Meet Rosemary, 86, and Kate, 26: dreamers, campaigners, outdoor swimmers…
Rosemary has lived in Brixton all her life, but everything she knows is changing. Only the local lido, where she swims every day, remains a constant reminder of the past and her beloved husband George.
Kate has just moved and feels adrift in a city that is too big for her. She’s on the bottom rung of her career as a local journalist, and is determined to make something of it.
So when the lido is threatened with closure, Kate knows this story could be her chance to shine. But for Rosemary, it could be the end of everything. Together they are determined to make a stand, and to prove that the pool is more than just a place to swim – it is the heart of the community.
The Lido is an uplifting novel about the importance of friendship, the value of community, and how ordinary people can protect the things they love.
Published 19th April 2018 by Orion (UK)
You know how every now and then a book comes along that you just completely and utterly fall in love with? The Lido is one of those books. It isn’t full of big twists, grand and fanciful worlds or sensational story telling. Its beauty is in its simplicity. A story of ordinary people, living ordinary lives but bursting with humanity and tenderness, I adored everything about it.
Kate moved to London to start a new life as a journalist. Only two years on she’s desperately lonely and riddled with anxiety. When she’s assigned the closure of a local Lido to cover for the small newspaper she writes for, she’s meets eighty six year old Rosemary, and is surprised to find a tight knit community thriving beneath the outward bustle and coldness of the city. But with the future of the Lido at risk, so too is the community built around it. Kate is determined to do all she can to save it.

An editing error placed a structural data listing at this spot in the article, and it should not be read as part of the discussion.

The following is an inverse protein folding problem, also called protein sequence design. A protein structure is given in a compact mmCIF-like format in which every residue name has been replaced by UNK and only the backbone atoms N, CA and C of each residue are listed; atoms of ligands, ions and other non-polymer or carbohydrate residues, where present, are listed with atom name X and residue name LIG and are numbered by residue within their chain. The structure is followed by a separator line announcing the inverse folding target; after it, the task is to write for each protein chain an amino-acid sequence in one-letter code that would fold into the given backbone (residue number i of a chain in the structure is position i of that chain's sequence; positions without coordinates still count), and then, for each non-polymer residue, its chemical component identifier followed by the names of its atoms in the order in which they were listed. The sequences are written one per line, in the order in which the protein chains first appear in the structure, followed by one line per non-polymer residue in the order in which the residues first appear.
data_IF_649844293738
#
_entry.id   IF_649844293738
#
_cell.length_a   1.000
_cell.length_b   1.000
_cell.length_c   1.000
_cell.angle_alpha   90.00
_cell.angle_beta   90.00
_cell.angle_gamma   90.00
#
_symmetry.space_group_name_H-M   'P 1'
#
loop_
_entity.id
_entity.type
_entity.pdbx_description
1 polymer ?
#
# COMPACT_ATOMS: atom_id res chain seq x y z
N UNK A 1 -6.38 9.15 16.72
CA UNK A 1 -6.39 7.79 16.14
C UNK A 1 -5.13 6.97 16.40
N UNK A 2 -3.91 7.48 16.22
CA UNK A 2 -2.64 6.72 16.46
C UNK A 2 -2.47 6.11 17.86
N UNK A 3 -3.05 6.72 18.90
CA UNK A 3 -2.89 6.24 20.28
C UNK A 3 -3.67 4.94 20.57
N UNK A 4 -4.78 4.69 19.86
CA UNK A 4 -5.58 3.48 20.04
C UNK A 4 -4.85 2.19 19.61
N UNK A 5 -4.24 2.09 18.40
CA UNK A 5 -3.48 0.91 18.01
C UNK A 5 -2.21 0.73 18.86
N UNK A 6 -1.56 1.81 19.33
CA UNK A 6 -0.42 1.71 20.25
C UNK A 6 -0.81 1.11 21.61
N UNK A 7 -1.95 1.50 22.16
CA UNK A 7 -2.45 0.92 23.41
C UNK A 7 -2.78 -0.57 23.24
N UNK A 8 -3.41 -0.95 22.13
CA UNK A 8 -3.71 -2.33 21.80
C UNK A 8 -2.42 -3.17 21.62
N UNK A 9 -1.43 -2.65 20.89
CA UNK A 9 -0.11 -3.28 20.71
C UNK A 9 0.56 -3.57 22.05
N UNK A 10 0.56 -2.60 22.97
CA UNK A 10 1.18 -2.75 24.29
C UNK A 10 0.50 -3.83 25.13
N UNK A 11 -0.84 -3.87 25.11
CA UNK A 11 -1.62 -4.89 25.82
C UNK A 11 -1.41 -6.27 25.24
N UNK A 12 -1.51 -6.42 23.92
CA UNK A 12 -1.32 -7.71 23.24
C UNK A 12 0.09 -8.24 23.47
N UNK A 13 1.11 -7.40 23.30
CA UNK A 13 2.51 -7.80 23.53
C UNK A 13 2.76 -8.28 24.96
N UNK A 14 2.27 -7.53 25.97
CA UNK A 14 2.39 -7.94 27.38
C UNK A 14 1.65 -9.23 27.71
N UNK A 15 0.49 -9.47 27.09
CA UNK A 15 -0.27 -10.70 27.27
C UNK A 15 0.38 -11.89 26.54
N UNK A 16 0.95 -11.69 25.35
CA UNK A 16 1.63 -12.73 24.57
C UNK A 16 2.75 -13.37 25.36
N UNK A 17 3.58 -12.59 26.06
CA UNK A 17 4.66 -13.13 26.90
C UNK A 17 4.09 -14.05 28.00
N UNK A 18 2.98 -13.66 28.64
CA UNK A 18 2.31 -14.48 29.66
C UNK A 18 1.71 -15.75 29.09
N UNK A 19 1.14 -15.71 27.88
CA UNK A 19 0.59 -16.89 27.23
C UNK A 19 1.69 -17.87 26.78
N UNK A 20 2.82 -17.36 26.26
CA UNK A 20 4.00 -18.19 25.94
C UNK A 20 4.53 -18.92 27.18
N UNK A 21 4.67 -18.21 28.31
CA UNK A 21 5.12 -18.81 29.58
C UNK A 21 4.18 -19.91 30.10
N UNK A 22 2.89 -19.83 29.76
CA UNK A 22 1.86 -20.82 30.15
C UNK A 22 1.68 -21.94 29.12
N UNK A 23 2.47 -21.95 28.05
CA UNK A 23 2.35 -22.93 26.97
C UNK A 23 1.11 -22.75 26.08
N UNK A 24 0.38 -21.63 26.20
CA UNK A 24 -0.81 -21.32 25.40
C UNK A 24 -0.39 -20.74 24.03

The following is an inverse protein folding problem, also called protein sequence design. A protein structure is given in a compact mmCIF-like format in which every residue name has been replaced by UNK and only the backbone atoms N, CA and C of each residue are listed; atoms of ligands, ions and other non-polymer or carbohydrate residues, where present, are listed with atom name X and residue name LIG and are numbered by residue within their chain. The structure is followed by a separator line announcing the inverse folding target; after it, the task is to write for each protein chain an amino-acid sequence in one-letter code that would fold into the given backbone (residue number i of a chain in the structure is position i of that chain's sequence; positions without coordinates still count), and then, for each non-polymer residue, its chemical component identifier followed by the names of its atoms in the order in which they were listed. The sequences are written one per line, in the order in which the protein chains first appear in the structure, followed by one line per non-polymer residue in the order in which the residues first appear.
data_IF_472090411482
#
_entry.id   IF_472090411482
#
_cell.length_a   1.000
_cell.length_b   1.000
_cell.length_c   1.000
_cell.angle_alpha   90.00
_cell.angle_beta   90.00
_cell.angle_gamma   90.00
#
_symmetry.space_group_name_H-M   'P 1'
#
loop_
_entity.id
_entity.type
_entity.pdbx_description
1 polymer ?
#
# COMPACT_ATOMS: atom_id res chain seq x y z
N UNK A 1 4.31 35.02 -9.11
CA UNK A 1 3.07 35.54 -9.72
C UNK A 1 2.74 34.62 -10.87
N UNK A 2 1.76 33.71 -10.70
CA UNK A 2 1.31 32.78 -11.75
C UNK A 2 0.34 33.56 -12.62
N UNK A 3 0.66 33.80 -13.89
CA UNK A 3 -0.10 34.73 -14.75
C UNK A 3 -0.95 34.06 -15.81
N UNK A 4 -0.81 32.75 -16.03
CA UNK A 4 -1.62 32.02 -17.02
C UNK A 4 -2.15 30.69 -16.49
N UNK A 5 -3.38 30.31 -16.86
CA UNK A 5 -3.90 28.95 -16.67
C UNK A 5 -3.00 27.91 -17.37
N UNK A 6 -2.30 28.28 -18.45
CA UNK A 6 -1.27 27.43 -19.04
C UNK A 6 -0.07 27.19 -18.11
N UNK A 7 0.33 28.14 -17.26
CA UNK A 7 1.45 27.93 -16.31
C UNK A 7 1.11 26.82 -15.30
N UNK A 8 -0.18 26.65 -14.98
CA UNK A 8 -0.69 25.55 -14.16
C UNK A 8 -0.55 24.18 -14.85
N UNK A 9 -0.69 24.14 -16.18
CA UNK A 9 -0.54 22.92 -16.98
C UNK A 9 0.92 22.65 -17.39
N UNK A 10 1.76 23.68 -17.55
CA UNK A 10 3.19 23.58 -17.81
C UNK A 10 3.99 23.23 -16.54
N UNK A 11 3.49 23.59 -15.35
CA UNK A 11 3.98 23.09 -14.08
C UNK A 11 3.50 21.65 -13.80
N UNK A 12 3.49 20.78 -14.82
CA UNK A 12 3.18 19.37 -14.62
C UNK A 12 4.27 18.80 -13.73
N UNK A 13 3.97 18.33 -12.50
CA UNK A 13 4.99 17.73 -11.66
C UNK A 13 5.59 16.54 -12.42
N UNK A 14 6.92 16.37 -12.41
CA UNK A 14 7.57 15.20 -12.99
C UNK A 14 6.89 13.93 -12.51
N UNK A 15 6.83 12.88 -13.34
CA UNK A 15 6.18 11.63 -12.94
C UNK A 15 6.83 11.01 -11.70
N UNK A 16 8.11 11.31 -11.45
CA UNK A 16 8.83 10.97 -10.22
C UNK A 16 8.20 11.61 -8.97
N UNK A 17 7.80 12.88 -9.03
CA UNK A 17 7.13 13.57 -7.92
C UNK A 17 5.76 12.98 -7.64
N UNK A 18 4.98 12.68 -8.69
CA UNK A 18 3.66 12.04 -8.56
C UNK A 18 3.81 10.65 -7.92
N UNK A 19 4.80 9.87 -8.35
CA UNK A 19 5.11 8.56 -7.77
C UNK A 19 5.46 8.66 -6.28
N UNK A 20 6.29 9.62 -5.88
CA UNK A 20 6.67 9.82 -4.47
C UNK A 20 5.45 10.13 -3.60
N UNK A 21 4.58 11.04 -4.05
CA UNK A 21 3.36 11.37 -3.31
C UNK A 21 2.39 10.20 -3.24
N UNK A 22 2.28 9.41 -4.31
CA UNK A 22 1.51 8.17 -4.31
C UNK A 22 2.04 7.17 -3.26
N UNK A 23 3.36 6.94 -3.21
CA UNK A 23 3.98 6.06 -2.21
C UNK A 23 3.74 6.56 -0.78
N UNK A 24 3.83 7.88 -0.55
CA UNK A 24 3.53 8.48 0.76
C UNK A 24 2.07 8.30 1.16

I absolutely got Kate and her feelings of loneliness, having experienced it myself in the past. I found myself nodding as Libby Page absolutely perfectly describes feelings of isolation, failure and separation – it’s so real and raw I could almost feel them myself.
I also loved the depiction of the community within a community, how if you scratch the surface you can find these little pockets of friendship, support networks and belongingness. It’s a sad fact that these communities are becoming increasingly rare and difficult to maintain, as facilities close and people become more and more shut away in their own bubbles. The Lido is a place that all walks of life can access, and draws attention to the fact that as these council and community run facilities close, there’s whole sections of society who loose access completely.
But what, or who I really loved was Rosemary and her story. She’s a real heroine and lynch pin of her own community. I’d love to know a Rosemary or aspire to be like her when I’m her age. She strong, passionate and loyal. But her story is filled with an extremely tender love story which was just so utterly romantic it melted my heart.
The Lido is one of those special books, reminding us that actually, the extraordinary is usually found in the ordinary and that people are stronger together. It’s sheer feelgood and heartwarming from beginning to end. Libby Page’s depiction of the sense of community at the Lido was so evocative, I almost felt I was part of it myself as I was reading and really wished I was when I’d finished. Tender, emotional, simply beautiful, I can’t recommend you pick this up and give it a go yourself enough!
(I read an advance copy courtesy of the publisher)